Our family now lives on a cash basis, spending only what we can afford. At least for now, we are also saving a significant portion of our monthly income. If, however, it continues to look as though savings accounts, too, are threatened by machinations of the International Monetary Fund (IMF), our family may use the banks even less.
I chose to do this in spite of so-called experts who insist this decision will cost me money. On the contrary, this decision has brought great benefits to our family.
Before I made this choice, our family simplified its life as much as it could. We sold a big house and moved to a much smaller one. We began to grow much of our own produce and put in a small fruit garden. I traded a job that kept me away from the family for one that gives me much more time with my husband and son. All these were good choices. But I continued to be disturbed by what I felt was my complicit participation in an unjust system. My retirement account was 'banking' on the world continuing in its present way, at least long enough for me to draw upon this investment strategy tied to global realities contributing to great social and environmental ills.
The current culture of fear has paralyzed our middle-class, which used to be a significant participant in the shaping of our country's approach to life. Now we allow ourselves to live as if we are powerless and must wait for others to safeguard our future.
At this moment, some participants at the Climate Conference in Peru are emphasizing the need for universities and banks to divest themselves of all fossil fuel investments. I tried to do this on a personal level by working with financial advisors who promised to "green" my investing strategy. Unfortunately, given the current investment system, even they could not completely eliminate my retirement account's connections to fossil fuels. Or to weapons. Or to a myriad of companies that contribute to our planet's present compromised state. For example, you can't develop oil and gas without the large machines that make these operations possible.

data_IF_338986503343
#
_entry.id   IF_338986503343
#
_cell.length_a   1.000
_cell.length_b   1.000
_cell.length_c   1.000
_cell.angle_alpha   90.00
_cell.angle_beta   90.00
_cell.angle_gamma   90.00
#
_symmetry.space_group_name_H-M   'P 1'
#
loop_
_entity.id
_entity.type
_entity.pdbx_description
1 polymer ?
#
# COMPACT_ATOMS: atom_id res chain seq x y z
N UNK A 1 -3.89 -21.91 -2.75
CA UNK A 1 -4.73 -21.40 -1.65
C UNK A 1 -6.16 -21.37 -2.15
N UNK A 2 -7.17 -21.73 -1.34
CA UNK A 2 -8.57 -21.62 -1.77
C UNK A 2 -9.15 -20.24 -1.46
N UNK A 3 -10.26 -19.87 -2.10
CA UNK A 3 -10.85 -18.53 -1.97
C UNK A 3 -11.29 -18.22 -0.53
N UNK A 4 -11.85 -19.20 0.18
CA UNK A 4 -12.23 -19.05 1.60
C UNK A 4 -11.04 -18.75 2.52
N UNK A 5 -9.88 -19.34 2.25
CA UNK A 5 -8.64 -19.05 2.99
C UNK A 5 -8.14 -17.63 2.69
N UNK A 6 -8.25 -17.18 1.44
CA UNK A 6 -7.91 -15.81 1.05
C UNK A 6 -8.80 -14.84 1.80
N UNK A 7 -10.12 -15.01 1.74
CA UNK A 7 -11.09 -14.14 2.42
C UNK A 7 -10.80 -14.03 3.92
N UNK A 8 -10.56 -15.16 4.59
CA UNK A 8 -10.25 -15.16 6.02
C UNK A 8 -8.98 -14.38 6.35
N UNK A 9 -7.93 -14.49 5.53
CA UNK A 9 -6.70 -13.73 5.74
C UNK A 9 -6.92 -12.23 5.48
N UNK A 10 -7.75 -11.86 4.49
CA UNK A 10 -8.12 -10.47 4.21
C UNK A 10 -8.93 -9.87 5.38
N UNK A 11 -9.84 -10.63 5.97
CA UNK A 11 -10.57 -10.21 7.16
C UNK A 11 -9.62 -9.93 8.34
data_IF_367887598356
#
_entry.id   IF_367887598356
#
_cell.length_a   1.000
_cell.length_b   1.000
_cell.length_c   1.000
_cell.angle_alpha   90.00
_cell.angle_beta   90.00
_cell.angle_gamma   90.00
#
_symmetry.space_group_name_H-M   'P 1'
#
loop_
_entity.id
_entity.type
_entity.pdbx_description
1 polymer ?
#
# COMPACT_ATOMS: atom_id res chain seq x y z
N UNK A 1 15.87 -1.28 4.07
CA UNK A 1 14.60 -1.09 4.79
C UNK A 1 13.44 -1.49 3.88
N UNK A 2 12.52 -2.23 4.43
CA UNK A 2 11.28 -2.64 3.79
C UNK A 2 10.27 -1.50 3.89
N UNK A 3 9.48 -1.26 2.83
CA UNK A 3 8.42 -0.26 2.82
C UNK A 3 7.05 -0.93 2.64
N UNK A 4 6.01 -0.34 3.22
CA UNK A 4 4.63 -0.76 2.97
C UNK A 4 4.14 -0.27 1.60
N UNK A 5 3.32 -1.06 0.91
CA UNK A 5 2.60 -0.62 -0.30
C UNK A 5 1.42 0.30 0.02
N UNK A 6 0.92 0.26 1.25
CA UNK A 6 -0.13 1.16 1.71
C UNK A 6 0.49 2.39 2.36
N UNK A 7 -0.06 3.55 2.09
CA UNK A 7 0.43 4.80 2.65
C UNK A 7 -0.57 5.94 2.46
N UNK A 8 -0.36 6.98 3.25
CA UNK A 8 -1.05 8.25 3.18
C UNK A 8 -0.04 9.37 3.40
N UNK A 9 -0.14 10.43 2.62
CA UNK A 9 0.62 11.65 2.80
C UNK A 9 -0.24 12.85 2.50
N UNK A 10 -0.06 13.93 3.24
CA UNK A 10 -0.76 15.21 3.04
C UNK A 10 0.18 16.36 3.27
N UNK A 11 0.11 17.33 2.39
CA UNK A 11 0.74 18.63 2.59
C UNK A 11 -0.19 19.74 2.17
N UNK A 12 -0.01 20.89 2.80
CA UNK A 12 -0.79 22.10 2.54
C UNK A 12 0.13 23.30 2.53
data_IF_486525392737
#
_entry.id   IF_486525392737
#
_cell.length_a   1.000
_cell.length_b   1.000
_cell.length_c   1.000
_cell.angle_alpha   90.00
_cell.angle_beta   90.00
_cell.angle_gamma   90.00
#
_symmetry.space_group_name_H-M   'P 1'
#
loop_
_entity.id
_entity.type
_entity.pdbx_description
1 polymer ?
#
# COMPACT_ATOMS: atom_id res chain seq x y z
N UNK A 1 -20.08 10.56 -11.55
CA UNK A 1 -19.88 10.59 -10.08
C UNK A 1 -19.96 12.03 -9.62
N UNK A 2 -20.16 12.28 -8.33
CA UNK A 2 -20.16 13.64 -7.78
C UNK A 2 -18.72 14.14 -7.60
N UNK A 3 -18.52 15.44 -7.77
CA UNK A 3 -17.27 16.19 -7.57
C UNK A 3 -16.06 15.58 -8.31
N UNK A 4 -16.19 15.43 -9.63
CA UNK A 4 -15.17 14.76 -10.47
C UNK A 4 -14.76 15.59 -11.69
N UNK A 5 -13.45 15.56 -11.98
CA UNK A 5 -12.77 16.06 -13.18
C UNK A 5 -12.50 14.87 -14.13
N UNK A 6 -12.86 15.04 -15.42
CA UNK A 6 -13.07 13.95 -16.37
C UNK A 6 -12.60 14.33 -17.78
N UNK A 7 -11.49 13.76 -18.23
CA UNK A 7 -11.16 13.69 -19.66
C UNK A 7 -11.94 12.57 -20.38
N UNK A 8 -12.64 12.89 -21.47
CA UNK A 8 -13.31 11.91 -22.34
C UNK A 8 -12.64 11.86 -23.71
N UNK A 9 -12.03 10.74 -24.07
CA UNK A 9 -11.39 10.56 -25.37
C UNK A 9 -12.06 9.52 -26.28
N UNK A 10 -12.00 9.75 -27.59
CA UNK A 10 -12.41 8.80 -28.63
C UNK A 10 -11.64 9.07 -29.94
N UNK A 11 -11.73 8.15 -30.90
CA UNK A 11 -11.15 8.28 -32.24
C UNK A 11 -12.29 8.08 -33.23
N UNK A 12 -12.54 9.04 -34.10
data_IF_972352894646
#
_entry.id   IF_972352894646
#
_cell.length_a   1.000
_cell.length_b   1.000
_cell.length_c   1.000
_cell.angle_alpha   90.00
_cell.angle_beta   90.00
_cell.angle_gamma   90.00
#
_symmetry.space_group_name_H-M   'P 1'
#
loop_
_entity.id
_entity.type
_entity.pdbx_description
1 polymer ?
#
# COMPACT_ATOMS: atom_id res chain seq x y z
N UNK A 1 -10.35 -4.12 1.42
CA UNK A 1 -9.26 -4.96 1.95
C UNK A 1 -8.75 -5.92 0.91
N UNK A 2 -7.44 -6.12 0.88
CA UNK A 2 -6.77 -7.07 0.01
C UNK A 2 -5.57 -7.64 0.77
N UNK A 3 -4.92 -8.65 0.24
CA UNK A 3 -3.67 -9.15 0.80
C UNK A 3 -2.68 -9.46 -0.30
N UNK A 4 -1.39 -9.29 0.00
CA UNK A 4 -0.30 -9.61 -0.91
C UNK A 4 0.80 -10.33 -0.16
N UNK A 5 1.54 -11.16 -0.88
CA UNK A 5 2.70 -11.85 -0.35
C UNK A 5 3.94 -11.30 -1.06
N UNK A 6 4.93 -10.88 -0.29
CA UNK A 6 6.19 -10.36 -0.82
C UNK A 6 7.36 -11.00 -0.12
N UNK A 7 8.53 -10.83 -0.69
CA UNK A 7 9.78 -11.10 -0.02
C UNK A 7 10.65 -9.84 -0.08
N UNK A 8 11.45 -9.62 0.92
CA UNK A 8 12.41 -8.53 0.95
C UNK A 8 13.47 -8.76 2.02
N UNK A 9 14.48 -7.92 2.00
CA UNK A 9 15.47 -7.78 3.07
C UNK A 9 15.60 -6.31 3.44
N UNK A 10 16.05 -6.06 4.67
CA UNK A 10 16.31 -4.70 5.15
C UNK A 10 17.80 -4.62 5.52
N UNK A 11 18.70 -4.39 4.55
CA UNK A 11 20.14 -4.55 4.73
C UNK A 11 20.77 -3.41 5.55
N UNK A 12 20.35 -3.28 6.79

Also, colleagues and I had experienced over the past years the intensely worrying losses caused by one investment 'bubble' after another. I grew tired of hoping all would be well in the long term. Gambling has never interested me. And what a strange system we have. Corporate law protects corporate officers from prosecution, corporations that bring harm are seldom penalized sufficiently to make them rethink their strategies, and yet--individual investors must again and again absorb losses from the reckless investment and business practices of the companies to which their investment accounts are tied.
I must report that replacing so-called investments with an end to debt and the knowledge that our family is living within its means has liberated me from the unvoiced hope that, somehow, the current socio-economic system could remain largely intact even as we attempt to address the huge problems of population growth, economic disparity, corporate greed, ineffective/complicit/cowardly national and state governments, and climate change--all of which need to be addressed immediately. The current systems are more invested in their own survival than they are in the wellbeing of this planet and its life.